Diagnosis

Diagnosing an intracranial hematoma can be difficult because people with a head injury can seem fine. However, doctors generally assume that a hemorrhage inside the skull is the cause of progressive loss of consciousness after a head injury until proved otherwise.

Imaging techniques are the best ways to determine the position and size of a hematoma. These include:

  • CT scan. This uses a sophisticated X-ray machine linked to a computer to produce detailed images of your brain. You lie still on a movable table that's guided into what looks like a large doughnut where the images are taken. CT is the most commonly used imaging scan to diagnose intracranial hematomas.
  • MRI scan. This is done using a large magnet and radio waves to make computerized images. During an MRI scan, you lie on a movable table that's guided into a tube. MRIs aren't used as often as CT scans to diagnose intracranial hematomas because MRIs take longer to perform and aren't as available.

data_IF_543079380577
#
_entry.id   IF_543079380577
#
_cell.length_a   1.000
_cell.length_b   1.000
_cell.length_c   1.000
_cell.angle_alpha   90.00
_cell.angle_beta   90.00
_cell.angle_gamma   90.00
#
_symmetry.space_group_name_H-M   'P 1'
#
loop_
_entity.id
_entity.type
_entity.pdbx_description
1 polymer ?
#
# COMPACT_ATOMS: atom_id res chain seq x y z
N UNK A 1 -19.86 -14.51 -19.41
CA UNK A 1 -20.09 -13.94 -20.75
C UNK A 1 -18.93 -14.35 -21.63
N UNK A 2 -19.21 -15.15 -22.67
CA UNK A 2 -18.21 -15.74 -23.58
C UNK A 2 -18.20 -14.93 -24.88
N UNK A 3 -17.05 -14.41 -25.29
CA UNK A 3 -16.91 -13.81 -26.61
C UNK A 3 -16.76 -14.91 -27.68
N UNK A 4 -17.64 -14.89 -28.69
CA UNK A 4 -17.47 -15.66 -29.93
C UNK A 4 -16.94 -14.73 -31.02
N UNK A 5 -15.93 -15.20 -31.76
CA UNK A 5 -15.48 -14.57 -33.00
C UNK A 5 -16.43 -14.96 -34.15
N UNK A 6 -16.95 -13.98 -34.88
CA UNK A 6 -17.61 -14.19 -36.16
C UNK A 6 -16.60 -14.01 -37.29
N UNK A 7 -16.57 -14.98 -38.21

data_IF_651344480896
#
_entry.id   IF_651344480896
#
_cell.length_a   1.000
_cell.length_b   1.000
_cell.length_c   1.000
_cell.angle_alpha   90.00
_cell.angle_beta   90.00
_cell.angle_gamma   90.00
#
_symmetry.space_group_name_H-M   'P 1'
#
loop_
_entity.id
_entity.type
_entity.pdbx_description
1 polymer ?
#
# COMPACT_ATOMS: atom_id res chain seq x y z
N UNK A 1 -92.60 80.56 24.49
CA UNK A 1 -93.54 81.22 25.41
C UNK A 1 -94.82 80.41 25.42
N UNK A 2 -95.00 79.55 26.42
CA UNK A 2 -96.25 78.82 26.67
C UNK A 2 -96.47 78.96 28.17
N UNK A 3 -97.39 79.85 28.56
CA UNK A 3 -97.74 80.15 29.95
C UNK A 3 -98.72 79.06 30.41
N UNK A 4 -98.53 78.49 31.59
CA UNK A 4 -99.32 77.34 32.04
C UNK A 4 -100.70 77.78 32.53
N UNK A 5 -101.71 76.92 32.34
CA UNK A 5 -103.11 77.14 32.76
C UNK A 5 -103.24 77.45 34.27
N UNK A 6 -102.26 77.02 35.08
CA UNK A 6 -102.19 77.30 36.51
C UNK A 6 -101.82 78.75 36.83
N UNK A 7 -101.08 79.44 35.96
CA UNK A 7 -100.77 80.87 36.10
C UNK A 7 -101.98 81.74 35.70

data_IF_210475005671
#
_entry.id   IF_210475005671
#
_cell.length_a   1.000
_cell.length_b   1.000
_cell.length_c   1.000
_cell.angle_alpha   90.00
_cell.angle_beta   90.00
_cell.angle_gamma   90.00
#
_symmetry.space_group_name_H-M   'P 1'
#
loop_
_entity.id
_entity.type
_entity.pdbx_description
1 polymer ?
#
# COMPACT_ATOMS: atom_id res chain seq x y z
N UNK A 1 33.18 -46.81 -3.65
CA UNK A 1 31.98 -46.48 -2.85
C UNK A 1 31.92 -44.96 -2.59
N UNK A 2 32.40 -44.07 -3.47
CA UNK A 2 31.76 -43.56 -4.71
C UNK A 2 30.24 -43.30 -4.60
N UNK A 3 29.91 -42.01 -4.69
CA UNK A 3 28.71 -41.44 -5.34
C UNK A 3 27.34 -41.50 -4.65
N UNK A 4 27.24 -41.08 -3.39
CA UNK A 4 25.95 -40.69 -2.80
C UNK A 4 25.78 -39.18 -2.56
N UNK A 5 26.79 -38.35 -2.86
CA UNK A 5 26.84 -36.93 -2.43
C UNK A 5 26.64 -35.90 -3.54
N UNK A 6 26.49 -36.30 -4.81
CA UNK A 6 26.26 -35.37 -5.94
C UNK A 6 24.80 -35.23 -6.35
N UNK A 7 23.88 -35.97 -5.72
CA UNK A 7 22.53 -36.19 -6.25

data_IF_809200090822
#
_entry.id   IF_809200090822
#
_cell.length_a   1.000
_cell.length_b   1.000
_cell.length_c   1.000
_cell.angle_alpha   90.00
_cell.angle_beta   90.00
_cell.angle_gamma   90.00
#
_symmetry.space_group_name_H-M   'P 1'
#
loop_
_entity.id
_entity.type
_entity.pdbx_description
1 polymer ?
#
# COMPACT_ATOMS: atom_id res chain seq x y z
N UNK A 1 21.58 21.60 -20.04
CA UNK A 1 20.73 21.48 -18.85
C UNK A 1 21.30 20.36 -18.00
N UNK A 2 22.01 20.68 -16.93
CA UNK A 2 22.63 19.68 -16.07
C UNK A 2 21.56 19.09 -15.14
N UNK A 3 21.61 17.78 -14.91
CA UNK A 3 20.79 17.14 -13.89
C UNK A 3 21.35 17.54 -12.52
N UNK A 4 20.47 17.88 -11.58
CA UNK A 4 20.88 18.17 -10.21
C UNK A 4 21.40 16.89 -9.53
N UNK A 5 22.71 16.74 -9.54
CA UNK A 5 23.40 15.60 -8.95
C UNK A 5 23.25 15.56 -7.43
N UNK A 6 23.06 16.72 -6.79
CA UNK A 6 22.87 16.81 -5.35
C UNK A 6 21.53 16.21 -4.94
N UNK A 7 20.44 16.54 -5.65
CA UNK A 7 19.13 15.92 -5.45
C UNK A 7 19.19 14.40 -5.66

• Angiogram. If there is concern about a possible bulge in a blood vessel (aneurysm) of the brain or other blood vessel problem, an angiogram might be necessary to provide more information. This test uses X-ray and a special dye to produce pictures of the blood flow in the blood vessels in the brain.